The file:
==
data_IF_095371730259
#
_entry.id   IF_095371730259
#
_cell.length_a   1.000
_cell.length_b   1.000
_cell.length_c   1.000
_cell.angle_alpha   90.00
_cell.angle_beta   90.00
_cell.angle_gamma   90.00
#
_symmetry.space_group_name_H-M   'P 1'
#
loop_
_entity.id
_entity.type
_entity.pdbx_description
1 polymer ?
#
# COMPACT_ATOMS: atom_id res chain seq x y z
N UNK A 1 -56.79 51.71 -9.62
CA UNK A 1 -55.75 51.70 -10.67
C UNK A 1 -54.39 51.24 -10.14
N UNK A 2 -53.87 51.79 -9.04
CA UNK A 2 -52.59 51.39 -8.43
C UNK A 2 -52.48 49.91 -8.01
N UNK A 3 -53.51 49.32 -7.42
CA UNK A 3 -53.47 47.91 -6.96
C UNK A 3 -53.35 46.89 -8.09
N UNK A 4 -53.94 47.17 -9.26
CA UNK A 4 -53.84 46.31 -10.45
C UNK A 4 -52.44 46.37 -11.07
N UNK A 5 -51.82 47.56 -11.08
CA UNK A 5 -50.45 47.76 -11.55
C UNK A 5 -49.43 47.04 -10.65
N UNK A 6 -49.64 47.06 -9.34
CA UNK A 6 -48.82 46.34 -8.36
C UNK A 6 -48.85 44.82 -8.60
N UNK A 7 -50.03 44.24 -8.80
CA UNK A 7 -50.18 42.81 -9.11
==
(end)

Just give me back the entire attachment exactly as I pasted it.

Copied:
data_IF_095371730259
#
_entry.id   IF_095371730259
#
_cell.length_a   1.000
_cell.length_b   1.000
_cell.length_c   1.000
_cell.angle_alpha   90.00
_cell.angle_beta   90.00
_cell.angle_gamma   90.00
#
_symmetry.space_group_name_H-M   'P 1'
#
loop_
_entity.id
_entity.type
_entity.pdbx_description
1 polymer ?
#
# COMPACT_ATOMS: atom_id res chain seq x y z
N UNK A 1 -56.79 51.71 -9.62
CA UNK A 1 -55.75 51.70 -10.67
C UNK A 1 -54.39 51.24 -10.14
N UNK A 2 -53.87 51.79 -9.04
CA UNK A 2 -52.59 51.39 -8.43
C UNK A 2 -52.48 49.91 -8.01
N UNK A 3 -53.51 49.32 -7.42
CA UNK A 3 -53.47 47.91 -6.96
C UNK A 3 -53.35 46.89 -8.09
N UNK A 4 -53.94 47.17 -9.26
CA UNK A 4 -53.84 46.31 -10.45
C UNK A 4 -52.44 46.37 -11.07
N UNK A 5 -51.82 47.56 -11.08
CA UNK A 5 -50.45 47.76 -11.55
C UNK A 5 -49.43 47.04 -10.65
N UNK A 6 -49.64 47.06 -9.34
CA UNK A 6 -48.82 46.34 -8.36
C UNK A 6 -48.85 44.82 -8.60
N UNK A 7 -50.03 44.24 -8.80
CA UNK A 7 -50.18 42.81 -9.11